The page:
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  1. #11
    Join Date
    Jun 2007
    Location
    Camden, SC
    Posts
    156

    Default Is TIG Necessary?

    Do you already have a TIG-rig you plan to incorporate into a work truck? If not, I'd suggest you putting that at the bottom of your list, which could save you between $2000 and $4000 in startup costs. There is one exception to that rule that I've found, but I already had a PrecisionTIG185 when I started my own mobile business, and that is the mobile marine aluminum repair business...going to different marinas and working on pontoon sponsons, t-tops, engine mounts, jon boats, etc. In most/many cases, a small MIG machine or a spoolgun will work fine, but there are occasions where the marinas want a new/repair weld to match an existing weld, which could be a TIG bead as opposed to MIG.

    If you don't already own an AC capable (probably) inverter machine, then I'd suggest sticking with worrying about longer leads for your generator-welder, loading up on a wide variety of sizes/compositions on your Arc rods, and several thicknesses and compositions of wire spools. If you think you may encounter some mobile pipe welding out there (I have a contract with an agriculture-irrigation company for some of their field-work) then buy yourself a stinger-rig setup for DCEN lift-arc and a couple of semi-transparent welding curtains you can setup in a hurry in the field to block the wind. I carry one (stinger rig) for just that reason, even though I could use the PT185 with the hand amptrol or foot pedal.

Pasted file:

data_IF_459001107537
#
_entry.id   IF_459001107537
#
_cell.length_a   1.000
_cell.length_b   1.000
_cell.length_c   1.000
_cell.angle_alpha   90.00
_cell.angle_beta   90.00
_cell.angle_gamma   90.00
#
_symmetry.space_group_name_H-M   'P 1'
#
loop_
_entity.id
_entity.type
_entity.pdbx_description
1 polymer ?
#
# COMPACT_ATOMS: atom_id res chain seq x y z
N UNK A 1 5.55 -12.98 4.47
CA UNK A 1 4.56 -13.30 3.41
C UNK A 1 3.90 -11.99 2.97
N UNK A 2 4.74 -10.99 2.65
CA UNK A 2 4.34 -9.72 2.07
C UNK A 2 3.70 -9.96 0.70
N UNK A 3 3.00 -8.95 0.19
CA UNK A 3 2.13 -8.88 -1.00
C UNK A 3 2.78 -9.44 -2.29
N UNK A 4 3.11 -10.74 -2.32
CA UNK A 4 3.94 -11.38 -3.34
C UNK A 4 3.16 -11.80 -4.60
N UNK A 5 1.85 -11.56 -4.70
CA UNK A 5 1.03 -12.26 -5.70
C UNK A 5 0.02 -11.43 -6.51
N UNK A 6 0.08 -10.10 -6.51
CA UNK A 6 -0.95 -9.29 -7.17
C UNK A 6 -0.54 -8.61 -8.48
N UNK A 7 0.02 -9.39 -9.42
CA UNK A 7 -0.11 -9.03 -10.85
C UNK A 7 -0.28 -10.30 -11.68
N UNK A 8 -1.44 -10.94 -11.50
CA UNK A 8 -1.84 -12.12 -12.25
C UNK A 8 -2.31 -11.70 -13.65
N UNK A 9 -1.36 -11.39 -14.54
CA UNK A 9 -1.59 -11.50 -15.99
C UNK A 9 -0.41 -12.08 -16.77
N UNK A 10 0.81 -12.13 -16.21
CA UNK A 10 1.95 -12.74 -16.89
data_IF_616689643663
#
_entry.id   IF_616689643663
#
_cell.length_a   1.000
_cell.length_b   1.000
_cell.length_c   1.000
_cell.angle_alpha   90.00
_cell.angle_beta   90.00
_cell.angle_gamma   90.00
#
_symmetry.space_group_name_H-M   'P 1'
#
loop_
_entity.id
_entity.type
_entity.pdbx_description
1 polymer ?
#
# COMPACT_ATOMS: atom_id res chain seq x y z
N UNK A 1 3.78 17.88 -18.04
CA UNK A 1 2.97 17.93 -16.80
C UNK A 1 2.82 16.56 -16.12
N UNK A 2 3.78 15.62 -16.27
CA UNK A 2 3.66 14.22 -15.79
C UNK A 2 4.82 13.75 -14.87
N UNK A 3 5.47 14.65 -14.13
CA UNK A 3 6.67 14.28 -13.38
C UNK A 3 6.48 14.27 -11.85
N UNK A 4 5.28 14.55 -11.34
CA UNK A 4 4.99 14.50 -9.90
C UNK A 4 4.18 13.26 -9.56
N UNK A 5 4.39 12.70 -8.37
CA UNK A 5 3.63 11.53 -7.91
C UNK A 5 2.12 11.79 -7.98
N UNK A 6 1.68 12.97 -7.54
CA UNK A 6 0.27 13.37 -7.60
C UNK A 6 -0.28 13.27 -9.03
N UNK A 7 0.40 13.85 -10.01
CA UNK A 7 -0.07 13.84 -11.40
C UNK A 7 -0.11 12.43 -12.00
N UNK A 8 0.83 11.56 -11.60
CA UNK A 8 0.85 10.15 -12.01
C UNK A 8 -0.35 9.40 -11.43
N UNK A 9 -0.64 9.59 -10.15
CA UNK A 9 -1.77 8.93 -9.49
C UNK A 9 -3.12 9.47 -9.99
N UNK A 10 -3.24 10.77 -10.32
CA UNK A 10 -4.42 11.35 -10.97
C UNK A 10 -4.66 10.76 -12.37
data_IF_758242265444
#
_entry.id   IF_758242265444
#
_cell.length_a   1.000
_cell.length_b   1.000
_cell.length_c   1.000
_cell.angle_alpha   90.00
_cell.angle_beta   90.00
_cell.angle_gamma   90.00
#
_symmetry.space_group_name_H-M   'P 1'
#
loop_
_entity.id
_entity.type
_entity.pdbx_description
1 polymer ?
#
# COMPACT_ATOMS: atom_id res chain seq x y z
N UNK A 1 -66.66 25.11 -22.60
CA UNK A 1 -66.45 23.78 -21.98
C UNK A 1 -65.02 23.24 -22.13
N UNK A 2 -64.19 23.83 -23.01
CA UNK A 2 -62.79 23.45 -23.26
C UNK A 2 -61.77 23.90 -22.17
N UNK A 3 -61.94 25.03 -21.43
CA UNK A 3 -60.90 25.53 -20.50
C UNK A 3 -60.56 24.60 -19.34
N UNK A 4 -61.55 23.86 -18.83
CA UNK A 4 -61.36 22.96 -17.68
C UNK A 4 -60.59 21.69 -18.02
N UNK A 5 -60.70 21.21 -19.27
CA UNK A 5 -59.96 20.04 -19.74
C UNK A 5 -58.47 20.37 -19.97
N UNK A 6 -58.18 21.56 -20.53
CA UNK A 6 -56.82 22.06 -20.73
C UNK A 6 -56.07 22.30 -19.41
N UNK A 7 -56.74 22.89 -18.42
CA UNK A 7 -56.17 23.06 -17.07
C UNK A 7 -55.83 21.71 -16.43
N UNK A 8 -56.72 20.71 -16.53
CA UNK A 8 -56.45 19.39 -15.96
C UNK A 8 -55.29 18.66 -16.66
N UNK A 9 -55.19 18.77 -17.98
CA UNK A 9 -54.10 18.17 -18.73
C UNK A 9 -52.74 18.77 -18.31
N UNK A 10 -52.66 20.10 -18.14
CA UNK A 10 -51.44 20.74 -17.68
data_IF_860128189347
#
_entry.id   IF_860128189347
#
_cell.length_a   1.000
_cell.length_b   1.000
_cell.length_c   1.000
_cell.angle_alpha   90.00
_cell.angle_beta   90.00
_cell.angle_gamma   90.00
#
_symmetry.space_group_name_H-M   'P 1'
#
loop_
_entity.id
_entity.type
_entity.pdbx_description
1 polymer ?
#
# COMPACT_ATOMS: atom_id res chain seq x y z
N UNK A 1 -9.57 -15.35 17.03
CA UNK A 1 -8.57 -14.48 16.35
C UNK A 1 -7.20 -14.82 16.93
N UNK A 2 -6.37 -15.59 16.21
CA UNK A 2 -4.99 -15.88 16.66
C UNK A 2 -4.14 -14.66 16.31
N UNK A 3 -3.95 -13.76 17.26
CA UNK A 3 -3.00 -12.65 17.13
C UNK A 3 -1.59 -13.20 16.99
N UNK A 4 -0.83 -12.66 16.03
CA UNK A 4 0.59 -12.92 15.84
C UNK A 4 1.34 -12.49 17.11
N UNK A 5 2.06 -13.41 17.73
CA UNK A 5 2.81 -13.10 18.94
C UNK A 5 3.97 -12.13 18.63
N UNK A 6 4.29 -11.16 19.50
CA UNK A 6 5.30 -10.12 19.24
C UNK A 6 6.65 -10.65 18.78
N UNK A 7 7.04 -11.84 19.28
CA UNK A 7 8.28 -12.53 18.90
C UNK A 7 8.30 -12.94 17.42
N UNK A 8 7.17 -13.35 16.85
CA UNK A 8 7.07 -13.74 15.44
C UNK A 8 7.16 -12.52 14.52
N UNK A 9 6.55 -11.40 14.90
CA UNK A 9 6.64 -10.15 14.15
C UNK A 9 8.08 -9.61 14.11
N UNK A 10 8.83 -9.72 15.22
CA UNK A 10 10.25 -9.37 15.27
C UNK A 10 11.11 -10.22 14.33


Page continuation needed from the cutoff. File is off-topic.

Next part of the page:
Don't forget about your field cutting capabilities....think of a small O/A rig or even take the money you might've spent on a nice TIG machine and divert it to a plasma cutter (although an O/A rig is still a necessity for thicker materials). You mentioned "various and assorted tools" in your signature, so I'm not sure if you've got a nice chop saw and at least two 4.5" grinders, but I've found all three to be helpful (so I can keep a grinding disk on one and switch the other back and forth between a cutting disk and a flapper disk).

    If there's any way you can slide money aside from your regular job to purchase all of your tools and bottles and hoses over the course of 3 to 6 months, then you should be able to take out a single $5000 or less loan on your signature to purchase a Trailblazer, Bobcat, etc. Short-term loans have worked well for me...90 day payoffs that I can pay the interest on plus 50% of the capital and then slide the rest another 90 days...that way I haven't depleted all of my earnings in the first 90 days of operation to pay for the loan. Lower interest rates that way too. I've done this twice over the past 15 months and it's worked very well for me.

    I hope some of this has made sense to you and maybe gives you some thoughts in different, more-self-sufficient directions.

    ~Clint

    Clint Baxley
    Baxley Welding Service
    Rembert, SC 29128

  2. #12
    Join Date
    Jul 2007
    Location
    Ft. Worth TX
    Posts
    25

    Default Maybe

    I'm not sure about where your are money wise, but the credit card companies sometimes send out special offers with blank checks most of the time with low intrest, better than banks. You may call one like Chase, they send out offers sometimes as low as 3.5%. Just a thought!

  3. #13
    Join Date
    Jun 2007
    Location
    Camden, SC
    Posts
    156

    Default